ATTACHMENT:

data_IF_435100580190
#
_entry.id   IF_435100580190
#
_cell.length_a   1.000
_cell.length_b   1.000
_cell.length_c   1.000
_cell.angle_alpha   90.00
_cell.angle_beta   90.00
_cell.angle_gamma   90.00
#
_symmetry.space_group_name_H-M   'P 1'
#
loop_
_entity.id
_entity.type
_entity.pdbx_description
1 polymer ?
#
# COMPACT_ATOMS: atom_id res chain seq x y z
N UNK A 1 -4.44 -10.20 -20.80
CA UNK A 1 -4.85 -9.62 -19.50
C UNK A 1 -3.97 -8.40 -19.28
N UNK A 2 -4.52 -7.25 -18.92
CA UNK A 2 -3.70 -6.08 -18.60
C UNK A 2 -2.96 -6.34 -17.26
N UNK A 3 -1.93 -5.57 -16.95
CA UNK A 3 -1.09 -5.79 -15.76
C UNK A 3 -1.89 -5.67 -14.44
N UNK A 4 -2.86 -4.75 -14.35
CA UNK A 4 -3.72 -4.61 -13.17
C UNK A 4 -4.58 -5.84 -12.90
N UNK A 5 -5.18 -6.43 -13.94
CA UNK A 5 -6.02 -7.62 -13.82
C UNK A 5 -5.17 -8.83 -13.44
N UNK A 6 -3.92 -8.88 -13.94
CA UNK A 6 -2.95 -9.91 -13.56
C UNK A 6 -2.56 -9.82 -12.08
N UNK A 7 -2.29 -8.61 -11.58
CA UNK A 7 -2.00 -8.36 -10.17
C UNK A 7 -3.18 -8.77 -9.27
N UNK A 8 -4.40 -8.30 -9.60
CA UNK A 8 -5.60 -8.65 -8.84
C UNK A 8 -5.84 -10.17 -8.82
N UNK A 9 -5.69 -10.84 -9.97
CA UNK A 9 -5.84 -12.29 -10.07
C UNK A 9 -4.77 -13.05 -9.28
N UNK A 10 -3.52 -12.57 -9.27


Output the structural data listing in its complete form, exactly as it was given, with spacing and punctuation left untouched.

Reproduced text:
data_IF_435100580190
#
_entry.id   IF_435100580190
#
_cell.length_a   1.000
_cell.length_b   1.000
_cell.length_c   1.000
_cell.angle_alpha   90.00
_cell.angle_beta   90.00
_cell.angle_gamma   90.00
#
_symmetry.space_group_name_H-M   'P 1'
#
loop_
_entity.id
_entity.type
_entity.pdbx_description
1 polymer ?
#
# COMPACT_ATOMS: atom_id res chain seq x y z
N UNK A 1 -4.44 -10.20 -20.80
CA UNK A 1 -4.85 -9.62 -19.50
C UNK A 1 -3.97 -8.40 -19.28
N UNK A 2 -4.52 -7.25 -18.92
CA UNK A 2 -3.70 -6.08 -18.60
C UNK A 2 -2.96 -6.34 -17.26
N UNK A 3 -1.93 -5.57 -16.95
CA UNK A 3 -1.09 -5.79 -15.76
C UNK A 3 -1.89 -5.67 -14.44
N UNK A 4 -2.86 -4.75 -14.35
CA UNK A 4 -3.72 -4.61 -13.17
C UNK A 4 -4.58 -5.84 -12.90
N UNK A 5 -5.18 -6.43 -13.94
CA UNK A 5 -6.02 -7.62 -13.82
C UNK A 5 -5.17 -8.83 -13.44
N UNK A 6 -3.92 -8.88 -13.94
CA UNK A 6 -2.95 -9.91 -13.56
C UNK A 6 -2.56 -9.82 -12.08
N UNK A 7 -2.29 -8.61 -11.58
CA UNK A 7 -2.00 -8.36 -10.17
C UNK A 7 -3.18 -8.77 -9.27
N UNK A 8 -4.40 -8.30 -9.60
CA UNK A 8 -5.60 -8.65 -8.84
C UNK A 8 -5.84 -10.17 -8.82
N UNK A 9 -5.69 -10.84 -9.97
CA UNK A 9 -5.84 -12.29 -10.07
C UNK A 9 -4.77 -13.05 -9.28
N UNK A 10 -3.52 -12.57 -9.27